Talk to a reputable pet store as well, we also picked up a liquid anti-stress product that was made up of all natural products, 1/2 a cap in their water bowl, no smell or taste and was completely safe to my other dog.

We also learned how to use a crate for her (doggy den), we never needed it for our other dog; she now is quite comfortable with it and the only time the gate is closed is when we leave the house. Designate no go zones as well, we started using gates but no longer need them.

Obedience training is excellent, we had problems walking our Aussie and one of the trainers we worked with felt that she was not taught how to walk on a leash before us; also a gentle leader when properly fitted may be useful. Do you have somebody that can help you walk her?

Don't give up on your rescue, you invited her into your family you just need to figure out what works best for her training. In my training class we have a man in his seventies; work with the professionals as you want to set your dog up for success.

Re: Options
by: Anonymous

I know how frustrating this can be. My last aussie was a rescue and boy was she a handful! If she was in, she wanted out, if she was out she wanted in...chewed threw kennels, jumped out of 2nd story windows, chewed everything! And she too was not interested in anything either. No toys, rawhides etc.
Maybe you could 'recruit' a neighborhood kid that wants a dog and cant have one to walk your dog a few times a day. Or maybe to take him on a 'bike ride' or skateboard.
I did find that frozen kongs work great! Stuff with peanut butter, yougurt, canned food, vitamains, kibble etc. This will keep your dog occupied for hours.
Some dogs just dont know how to behave no matter what we try. Dont give up! There is a solution out there for you!

Chow Aussie mix
by: Anonymous

I adopted a Chow Aussie mix at 17 mo old. I was her 4th owner. The last people had sent her back because she attacked a teenage boy who came into the house. I was warned. It was obvious that she had been abused at some point like she was terrified if she saw a remote in your hand. Chows MUST be obedience trained. That way you can walk her safely. They can be extremely vindictive as well but they need to know you are the Alpha in your house. She does not like strangers and it can take her months to get used to a new person visiting. She is very protective and territorial. However, she is also the best dog I've ever owned by far. Extremely loving. They just need to know who is boss. When a new person comes in my house I put her outside for a few minutes then let her back in. She needs to come up to people and they should never put their hand out to her. She will bite. She does back down if I tell her no firmly.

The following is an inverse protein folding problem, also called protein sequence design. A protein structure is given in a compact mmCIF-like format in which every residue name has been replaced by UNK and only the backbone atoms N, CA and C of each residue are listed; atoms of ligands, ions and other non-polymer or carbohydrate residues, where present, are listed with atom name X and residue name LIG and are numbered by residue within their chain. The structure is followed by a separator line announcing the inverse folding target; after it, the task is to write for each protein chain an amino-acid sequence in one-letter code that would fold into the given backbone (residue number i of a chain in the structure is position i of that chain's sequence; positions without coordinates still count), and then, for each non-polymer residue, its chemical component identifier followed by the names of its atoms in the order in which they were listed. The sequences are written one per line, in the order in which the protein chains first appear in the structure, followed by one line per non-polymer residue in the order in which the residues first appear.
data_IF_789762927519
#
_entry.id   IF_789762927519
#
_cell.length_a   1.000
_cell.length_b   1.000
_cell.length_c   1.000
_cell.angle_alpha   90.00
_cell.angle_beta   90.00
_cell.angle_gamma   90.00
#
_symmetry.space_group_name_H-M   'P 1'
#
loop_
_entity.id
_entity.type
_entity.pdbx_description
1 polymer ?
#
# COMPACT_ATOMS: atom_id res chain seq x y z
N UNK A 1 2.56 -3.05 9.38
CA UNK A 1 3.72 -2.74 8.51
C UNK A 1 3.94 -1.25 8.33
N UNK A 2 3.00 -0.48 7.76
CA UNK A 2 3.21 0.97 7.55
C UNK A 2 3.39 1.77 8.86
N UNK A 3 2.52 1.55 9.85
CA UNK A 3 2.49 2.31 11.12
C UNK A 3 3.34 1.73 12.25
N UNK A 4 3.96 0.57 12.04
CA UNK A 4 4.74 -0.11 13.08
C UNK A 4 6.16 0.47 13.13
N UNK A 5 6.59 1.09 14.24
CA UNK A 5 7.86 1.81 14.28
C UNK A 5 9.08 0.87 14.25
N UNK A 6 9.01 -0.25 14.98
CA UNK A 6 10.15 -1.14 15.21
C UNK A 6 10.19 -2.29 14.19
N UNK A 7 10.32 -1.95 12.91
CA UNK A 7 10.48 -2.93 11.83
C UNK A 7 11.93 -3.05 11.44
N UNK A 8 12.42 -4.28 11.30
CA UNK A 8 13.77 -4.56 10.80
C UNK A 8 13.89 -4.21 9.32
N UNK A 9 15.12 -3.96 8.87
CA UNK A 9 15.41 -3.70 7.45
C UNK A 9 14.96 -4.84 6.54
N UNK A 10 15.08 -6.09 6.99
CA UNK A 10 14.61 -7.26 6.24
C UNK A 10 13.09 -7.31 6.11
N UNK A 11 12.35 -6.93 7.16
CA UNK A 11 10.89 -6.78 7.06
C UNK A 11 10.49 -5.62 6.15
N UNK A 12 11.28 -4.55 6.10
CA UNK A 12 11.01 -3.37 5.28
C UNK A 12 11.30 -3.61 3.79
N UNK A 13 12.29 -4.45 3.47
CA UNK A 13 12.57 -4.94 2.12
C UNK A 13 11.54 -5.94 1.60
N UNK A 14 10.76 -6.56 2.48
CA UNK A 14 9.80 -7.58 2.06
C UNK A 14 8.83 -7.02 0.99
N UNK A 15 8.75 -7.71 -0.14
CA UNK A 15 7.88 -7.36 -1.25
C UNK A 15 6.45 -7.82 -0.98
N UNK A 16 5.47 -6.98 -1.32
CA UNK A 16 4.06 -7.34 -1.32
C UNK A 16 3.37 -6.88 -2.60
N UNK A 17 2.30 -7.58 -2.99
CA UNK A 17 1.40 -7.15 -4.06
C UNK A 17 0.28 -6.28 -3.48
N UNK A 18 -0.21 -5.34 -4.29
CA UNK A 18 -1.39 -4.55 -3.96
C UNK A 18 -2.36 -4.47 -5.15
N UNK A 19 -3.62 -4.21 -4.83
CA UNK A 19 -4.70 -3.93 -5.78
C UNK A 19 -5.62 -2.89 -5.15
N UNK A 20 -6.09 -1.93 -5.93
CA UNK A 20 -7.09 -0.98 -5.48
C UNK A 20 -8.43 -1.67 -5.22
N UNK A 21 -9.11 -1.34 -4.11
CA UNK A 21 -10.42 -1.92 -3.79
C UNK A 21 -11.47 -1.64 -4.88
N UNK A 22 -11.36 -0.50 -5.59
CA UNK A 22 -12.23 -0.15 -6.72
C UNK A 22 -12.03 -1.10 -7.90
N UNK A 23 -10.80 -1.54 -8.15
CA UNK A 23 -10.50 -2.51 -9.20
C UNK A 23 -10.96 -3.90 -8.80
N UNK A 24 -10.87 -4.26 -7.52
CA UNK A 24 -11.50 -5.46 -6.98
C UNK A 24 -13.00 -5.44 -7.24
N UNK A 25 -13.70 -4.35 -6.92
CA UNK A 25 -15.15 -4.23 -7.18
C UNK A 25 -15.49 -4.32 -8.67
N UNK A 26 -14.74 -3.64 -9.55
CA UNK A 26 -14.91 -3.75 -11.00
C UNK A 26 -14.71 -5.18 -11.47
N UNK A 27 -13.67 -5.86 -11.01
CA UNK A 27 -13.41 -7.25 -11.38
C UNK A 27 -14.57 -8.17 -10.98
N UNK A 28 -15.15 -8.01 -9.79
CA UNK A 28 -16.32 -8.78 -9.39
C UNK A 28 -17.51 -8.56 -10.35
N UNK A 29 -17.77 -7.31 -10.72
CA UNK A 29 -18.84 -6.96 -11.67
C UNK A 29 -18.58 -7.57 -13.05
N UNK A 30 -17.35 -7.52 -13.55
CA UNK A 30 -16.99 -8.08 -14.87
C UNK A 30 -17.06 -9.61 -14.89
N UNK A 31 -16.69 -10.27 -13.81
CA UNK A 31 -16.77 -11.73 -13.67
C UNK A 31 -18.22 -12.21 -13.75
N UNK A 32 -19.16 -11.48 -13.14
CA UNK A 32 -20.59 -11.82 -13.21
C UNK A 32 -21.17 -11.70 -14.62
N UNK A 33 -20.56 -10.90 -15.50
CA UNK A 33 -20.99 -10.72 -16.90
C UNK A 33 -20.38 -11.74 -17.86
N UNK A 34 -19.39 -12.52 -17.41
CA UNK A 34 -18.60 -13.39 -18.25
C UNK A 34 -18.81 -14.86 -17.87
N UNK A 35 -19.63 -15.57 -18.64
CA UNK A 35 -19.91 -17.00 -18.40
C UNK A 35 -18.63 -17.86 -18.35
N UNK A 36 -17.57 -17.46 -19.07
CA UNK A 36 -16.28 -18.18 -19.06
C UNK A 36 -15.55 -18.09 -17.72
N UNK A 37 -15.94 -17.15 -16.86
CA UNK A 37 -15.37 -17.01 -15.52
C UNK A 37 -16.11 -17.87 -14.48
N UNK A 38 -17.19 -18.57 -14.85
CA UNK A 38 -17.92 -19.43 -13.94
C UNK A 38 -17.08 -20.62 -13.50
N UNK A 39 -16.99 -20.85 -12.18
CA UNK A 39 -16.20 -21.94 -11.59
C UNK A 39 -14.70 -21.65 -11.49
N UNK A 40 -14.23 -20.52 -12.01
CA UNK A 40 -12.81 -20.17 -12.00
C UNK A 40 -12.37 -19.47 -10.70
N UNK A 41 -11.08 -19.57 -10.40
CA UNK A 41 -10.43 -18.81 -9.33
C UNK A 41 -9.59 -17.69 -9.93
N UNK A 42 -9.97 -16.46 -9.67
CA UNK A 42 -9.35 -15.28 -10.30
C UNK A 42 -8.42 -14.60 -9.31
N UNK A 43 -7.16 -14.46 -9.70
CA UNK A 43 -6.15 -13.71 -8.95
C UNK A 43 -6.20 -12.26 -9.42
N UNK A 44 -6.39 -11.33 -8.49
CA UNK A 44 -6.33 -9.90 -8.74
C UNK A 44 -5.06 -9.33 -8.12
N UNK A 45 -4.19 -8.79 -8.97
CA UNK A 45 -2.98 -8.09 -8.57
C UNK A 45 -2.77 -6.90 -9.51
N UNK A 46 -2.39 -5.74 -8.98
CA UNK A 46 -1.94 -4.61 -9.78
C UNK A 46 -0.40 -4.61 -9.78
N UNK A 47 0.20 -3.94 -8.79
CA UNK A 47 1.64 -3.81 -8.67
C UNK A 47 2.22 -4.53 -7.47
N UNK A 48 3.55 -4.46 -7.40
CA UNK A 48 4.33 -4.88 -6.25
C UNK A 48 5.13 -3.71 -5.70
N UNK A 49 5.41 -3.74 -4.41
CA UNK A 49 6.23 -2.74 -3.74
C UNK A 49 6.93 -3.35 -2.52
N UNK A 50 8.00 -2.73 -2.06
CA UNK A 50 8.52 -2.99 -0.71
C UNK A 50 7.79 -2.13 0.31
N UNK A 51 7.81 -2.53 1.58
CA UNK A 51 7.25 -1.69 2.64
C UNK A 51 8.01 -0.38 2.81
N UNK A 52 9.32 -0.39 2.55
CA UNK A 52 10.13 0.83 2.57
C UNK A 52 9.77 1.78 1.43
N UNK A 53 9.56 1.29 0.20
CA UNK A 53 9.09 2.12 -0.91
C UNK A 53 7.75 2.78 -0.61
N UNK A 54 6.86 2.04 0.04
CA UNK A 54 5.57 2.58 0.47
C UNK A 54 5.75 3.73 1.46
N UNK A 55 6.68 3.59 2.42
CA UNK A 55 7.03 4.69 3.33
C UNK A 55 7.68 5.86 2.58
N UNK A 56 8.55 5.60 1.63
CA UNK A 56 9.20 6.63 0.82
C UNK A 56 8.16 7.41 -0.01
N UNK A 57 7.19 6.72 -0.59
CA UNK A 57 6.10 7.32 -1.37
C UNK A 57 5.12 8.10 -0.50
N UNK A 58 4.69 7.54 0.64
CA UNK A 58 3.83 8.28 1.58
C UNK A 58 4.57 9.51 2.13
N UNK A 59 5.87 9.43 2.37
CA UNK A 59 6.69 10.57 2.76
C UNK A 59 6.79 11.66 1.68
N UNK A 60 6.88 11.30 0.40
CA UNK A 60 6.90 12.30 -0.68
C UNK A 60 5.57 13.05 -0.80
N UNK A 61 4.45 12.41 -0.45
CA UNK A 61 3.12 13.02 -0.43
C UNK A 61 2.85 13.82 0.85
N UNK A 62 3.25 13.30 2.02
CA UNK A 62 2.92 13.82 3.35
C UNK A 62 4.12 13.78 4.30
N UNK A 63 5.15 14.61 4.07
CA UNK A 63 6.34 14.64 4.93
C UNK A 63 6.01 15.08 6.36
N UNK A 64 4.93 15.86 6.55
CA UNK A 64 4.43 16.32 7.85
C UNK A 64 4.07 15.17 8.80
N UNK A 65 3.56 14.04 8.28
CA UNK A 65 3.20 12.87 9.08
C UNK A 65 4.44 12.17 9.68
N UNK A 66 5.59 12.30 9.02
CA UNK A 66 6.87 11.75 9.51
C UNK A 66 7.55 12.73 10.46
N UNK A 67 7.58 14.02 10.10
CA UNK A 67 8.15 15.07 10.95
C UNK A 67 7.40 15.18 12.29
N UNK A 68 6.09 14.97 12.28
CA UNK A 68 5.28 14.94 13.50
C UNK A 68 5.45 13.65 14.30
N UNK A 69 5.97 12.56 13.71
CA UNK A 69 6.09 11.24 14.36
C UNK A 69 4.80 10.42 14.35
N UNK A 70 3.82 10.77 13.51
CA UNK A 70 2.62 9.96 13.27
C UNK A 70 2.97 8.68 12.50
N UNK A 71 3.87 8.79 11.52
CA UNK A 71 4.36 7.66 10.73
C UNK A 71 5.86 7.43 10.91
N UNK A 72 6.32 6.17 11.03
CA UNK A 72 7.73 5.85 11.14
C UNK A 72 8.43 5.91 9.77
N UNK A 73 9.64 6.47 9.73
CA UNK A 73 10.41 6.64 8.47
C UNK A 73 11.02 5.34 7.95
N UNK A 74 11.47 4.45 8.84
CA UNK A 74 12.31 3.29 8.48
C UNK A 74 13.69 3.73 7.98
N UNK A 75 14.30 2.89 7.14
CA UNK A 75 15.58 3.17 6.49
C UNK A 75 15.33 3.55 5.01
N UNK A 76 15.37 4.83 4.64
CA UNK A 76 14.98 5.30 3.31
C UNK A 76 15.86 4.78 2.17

dog park
by: Anonymous

Dog park, dog park and more dog park. Your dog needs to run free! She will learn that if she is good she gets to go play. Also, doggy daycare places if you can afford it. Aussies are very intelligent but easily bored. Keep h err busy and take her everywhere. ... good luck. I have a 1 and half year old Aussie.

physical and mental
by: Anonymous

We have an Aussie Shepard/ chow mix who's astound a year old that we've adopted from the shelter. He's a chewer but thankfully not to the extreme. He does get extremely wound up sometimes though. So i did some homework.
Aussies i found are extremely intelligent and can get bored easily. Playing certain games (hide and seek, puzzles, simple guessing games etc) Can help keep your dog busy and out of trouble. A frozen kong stuffed with pb or other yummy food works great too. Socializing with other dogs helps big time. I live in an apartment so the dog park is my saving grace. I go and just let him run until he's tuckered out then the chow chow laziness takes over for the rest of the day! As for the destructive parents would rub Tabasco sauce on the surface of chair legs and things. Never had a problem again. ;) i agree with the suggestion of getting a professional to help you out. You'll get there! Hope this help! Good luck!

getting caught with a leash
by: Anonymous